Today's news

December 7, 2004

High Court blocks international student employment
The High Court has upheld a Home Office ruling that international students may not work to complete their studies.
Financial Times

Women MPs bullied and abused
An academic survey of female MPs has laid bare Westminster's antediluvian attitude to women. The survey of 83 current and recent MPs, by Professor Joni Lovenduski of Birkbeck College, London, contains startlingly frank testimony about such practices as male MPs asking to "roger" colleagues, juggling imaginary breasts and crying "melons" as women try to speak in the Commons.

Ministers 'are blackmailing councils over academies'
Ministers have been accused of blackmailing councils to push through their controversial plans for 200 privately sponsored academies throughout England. Local education authorities have been told they will lose millions for school repairs and new buildings if they refuse to consider opening an academy.

Student astounds medical world
An Open University student has astonished the world of medicine with a theory that could help to cure a whole range of diseases. Gary Smith was learning about inflammation when he struck on a hypothesis so extraordinary that it could have implications for the treatment of almost every inflammatory disease - including Alzheimer’s, Parkinson’s and HIV. The theory is potentially so ground-breaking that it has attracted attention from as far afield as America, Russia and China.

Medical research 'stifled by rules'
A "catastrophic" increase in bureaucracy from new European regulations has slowed the pace of medical research in the UK and will make academics reliant on funding from the pharmaceutical industry, researchers have warned. Small-scale clinical trials at British universities have become too expensive and the problems could eventually move research to eastern Europe and Asia, according to academics.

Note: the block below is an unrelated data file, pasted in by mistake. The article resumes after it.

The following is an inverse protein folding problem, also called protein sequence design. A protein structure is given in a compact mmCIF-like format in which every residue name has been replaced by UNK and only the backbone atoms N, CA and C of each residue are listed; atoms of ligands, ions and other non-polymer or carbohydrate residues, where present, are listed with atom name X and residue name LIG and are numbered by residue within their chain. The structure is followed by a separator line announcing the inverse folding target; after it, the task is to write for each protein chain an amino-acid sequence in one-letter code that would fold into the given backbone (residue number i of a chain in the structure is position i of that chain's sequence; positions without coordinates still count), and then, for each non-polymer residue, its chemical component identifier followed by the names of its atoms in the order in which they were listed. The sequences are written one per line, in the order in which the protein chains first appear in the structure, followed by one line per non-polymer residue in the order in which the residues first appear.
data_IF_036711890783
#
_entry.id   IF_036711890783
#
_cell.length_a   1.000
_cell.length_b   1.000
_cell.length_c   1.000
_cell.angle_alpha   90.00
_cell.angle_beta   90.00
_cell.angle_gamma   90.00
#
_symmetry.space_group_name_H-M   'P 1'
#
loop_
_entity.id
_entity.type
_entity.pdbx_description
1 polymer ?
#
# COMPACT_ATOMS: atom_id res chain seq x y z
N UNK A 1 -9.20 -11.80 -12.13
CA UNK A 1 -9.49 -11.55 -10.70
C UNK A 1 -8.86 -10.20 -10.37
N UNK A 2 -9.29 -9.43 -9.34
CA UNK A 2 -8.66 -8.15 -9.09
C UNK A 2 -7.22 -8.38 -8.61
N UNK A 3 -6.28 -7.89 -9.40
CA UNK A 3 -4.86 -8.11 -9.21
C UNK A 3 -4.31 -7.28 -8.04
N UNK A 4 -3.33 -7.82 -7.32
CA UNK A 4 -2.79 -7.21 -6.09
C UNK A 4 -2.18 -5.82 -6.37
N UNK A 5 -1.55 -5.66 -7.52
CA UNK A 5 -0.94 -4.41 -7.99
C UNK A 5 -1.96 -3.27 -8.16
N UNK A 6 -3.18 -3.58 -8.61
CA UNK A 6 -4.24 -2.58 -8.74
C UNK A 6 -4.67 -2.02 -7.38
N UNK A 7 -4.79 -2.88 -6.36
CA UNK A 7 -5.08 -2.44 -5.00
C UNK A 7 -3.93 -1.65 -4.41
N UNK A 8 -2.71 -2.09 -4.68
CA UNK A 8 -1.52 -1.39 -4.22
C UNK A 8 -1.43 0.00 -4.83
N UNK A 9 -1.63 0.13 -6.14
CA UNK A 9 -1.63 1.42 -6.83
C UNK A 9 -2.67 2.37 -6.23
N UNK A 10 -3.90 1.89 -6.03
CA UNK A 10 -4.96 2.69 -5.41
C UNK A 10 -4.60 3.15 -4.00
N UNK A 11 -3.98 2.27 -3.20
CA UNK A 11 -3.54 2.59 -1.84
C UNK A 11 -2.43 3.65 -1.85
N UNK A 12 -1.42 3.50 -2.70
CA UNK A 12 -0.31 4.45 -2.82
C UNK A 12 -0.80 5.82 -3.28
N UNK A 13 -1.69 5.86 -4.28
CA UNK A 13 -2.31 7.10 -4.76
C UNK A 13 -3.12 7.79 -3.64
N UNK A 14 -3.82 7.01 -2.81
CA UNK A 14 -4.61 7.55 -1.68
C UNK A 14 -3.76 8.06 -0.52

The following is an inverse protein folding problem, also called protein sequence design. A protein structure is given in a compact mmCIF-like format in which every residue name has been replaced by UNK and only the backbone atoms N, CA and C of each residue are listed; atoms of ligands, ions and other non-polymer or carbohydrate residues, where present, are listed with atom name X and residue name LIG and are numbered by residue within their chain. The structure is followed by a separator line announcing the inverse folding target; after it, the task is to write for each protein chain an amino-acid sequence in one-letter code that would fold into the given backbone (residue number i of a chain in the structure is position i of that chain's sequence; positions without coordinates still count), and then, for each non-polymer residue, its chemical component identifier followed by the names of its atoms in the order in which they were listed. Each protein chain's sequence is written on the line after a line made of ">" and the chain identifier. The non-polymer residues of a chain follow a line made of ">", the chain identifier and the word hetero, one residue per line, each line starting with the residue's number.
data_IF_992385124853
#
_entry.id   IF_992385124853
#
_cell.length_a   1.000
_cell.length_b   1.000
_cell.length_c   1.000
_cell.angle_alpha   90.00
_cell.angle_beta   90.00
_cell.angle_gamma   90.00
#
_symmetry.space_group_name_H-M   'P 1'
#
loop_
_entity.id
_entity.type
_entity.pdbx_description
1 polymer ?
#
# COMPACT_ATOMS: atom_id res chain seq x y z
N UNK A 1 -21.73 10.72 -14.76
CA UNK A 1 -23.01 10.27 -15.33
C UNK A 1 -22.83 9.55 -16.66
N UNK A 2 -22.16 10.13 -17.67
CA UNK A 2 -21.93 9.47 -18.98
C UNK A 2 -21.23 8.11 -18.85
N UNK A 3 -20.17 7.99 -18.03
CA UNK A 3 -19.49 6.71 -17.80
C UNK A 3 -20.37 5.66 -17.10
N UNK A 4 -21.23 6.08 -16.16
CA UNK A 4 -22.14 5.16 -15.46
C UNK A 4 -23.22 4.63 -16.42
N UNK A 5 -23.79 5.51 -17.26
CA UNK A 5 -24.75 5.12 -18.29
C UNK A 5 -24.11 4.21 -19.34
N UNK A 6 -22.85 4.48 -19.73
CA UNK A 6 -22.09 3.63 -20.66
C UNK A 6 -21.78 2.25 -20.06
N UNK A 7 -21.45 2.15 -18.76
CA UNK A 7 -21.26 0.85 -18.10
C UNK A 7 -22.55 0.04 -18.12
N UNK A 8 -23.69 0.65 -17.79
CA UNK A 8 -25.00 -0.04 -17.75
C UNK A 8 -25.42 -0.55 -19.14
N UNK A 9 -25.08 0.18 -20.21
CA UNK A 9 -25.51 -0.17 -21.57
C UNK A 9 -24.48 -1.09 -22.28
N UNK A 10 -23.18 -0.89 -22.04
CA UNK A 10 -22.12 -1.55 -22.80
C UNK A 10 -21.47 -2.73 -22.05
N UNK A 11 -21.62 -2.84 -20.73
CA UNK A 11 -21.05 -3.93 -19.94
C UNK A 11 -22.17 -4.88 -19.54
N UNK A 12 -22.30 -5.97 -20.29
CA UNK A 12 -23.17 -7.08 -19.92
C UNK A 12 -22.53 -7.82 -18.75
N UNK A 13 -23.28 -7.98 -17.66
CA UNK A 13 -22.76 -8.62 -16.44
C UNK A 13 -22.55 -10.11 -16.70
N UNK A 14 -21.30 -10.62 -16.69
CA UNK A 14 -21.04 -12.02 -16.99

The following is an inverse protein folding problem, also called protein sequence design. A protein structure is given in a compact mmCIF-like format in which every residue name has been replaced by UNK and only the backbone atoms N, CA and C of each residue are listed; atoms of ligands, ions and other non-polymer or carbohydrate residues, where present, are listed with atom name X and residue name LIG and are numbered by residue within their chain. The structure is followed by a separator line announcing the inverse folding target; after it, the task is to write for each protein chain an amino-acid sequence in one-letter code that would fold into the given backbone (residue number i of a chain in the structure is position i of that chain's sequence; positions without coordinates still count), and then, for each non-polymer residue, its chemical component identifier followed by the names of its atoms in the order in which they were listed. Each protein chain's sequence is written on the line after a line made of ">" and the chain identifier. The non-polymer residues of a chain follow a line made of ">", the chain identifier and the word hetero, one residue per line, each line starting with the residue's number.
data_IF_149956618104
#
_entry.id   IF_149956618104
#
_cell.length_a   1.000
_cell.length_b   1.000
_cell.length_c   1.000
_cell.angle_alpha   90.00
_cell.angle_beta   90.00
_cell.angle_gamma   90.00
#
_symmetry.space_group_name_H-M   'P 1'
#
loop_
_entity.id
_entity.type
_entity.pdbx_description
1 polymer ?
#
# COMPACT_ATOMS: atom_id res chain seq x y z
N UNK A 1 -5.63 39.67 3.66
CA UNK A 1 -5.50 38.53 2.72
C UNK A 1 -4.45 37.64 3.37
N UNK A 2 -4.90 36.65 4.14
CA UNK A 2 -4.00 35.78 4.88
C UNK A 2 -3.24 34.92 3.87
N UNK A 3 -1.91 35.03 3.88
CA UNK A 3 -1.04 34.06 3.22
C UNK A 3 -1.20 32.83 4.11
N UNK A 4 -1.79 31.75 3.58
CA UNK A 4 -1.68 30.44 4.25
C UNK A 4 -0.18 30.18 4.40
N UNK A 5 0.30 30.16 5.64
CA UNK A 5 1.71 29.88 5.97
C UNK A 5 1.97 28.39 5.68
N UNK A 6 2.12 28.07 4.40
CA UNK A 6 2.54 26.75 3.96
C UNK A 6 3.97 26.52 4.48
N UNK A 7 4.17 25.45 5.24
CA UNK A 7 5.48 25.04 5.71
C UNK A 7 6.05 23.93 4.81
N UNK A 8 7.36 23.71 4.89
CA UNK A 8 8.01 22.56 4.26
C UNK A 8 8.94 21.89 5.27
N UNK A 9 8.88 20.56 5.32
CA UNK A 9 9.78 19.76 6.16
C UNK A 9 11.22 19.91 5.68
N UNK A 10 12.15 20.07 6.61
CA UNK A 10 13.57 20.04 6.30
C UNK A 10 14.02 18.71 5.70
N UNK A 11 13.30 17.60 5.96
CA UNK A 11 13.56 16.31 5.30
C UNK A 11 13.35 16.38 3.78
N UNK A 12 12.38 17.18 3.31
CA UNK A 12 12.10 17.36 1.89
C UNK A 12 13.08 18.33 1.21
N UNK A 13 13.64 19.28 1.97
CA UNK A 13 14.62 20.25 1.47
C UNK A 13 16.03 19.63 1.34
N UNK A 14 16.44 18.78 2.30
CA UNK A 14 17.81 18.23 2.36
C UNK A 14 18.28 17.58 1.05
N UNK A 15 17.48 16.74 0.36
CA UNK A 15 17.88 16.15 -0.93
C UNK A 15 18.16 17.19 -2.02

The Guardian

A lack of sleep weighs heavily on the body
People who sleep less are more likely to be obese, according to research published on Tuesday. Shahrad Taheri, a scientist at Bristol University, found that people who sleep for five hours a night are often hungrier, and likely to eat more than those who sleep for eight hours.
The Times
British patients in pioneering trial to repair heart attack damage
British heart patients are taking part in a trial which researchers hope will help clear the next hurdle in the race to find the best way of repairing their damaged organs. Cells from their legs are being injected into their hearts to discover whether cardiac muscle can be prompted to grow new cells.
The Guardian

Scientists develop thought-powered device
Scientists have taken a major step towards developing practical thought-powered devices for severely disabled people. In tests, four volunteers wearing a "thinking cap" showed they could move a cursor across a computer screen in complex ways using willpower alone. The findings could pave the way for new methods of controlling robot limbs simply by thinking.

Architects deplore Cambridge closure
In a letter, architects at University College London criticise the proposal to close the architecture department at Cambridge.

Two views of the RAE
Now they have noticed that universities are abandoning important subjects, ministers must rethink the way academic research is funded, says David Melville, while Tory spokesman Chris Grayling says the system keeps talented professionals out of higher education.

‘Code-talker’ dies
Samuel Billison, who has died at Window Rock, Arizona, at an age believed to be 78, took part in one of the second world war's oddest enterprises, and went on to earn a PhD. He was one of the small band of Navajo "code talkers", young men who used their complex language to send and receive messages that were indecipherable to the enemy.


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